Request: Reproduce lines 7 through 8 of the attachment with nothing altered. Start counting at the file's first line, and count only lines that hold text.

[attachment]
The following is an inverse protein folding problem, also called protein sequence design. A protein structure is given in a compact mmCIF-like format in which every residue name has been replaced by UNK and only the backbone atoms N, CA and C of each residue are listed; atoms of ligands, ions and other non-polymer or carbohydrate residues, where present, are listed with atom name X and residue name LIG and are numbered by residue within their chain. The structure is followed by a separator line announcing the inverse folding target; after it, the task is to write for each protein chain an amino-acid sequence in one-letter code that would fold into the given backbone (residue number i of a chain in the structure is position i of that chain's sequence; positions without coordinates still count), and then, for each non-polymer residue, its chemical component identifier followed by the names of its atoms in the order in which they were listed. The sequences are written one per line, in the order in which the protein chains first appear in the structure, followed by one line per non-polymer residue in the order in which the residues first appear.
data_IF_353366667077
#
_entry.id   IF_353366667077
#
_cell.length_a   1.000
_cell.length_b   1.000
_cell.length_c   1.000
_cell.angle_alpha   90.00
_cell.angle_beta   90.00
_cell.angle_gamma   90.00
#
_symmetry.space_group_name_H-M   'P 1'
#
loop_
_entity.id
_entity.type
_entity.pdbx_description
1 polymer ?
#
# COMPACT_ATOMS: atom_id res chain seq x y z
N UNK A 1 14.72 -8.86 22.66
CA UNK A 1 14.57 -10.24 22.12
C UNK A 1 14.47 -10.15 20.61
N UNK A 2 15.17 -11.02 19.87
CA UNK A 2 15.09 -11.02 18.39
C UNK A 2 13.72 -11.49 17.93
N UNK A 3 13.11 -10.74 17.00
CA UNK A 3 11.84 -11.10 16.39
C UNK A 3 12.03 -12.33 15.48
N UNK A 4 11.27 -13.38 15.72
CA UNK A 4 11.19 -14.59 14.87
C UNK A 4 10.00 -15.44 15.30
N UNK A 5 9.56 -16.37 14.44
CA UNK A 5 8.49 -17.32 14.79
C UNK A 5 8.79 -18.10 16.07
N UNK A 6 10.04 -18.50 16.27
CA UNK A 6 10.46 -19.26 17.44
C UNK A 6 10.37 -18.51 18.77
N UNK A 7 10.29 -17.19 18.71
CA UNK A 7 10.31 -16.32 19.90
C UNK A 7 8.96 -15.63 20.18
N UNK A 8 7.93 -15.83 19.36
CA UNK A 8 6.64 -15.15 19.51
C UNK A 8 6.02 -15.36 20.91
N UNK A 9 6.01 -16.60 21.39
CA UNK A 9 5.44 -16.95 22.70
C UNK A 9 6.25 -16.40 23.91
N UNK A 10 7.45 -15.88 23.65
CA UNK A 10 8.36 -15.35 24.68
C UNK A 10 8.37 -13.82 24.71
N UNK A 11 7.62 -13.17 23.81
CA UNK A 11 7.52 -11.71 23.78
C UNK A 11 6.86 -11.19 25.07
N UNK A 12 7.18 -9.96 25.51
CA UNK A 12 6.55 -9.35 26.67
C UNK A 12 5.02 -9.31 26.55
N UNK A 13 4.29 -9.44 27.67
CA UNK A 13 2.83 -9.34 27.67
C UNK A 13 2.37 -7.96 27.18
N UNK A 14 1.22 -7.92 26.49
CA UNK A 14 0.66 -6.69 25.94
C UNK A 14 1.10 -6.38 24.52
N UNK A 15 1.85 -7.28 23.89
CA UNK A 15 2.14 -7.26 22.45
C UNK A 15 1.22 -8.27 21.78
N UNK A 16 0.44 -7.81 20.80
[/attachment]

_cell.length_b   1.000
_cell.length_c   1.000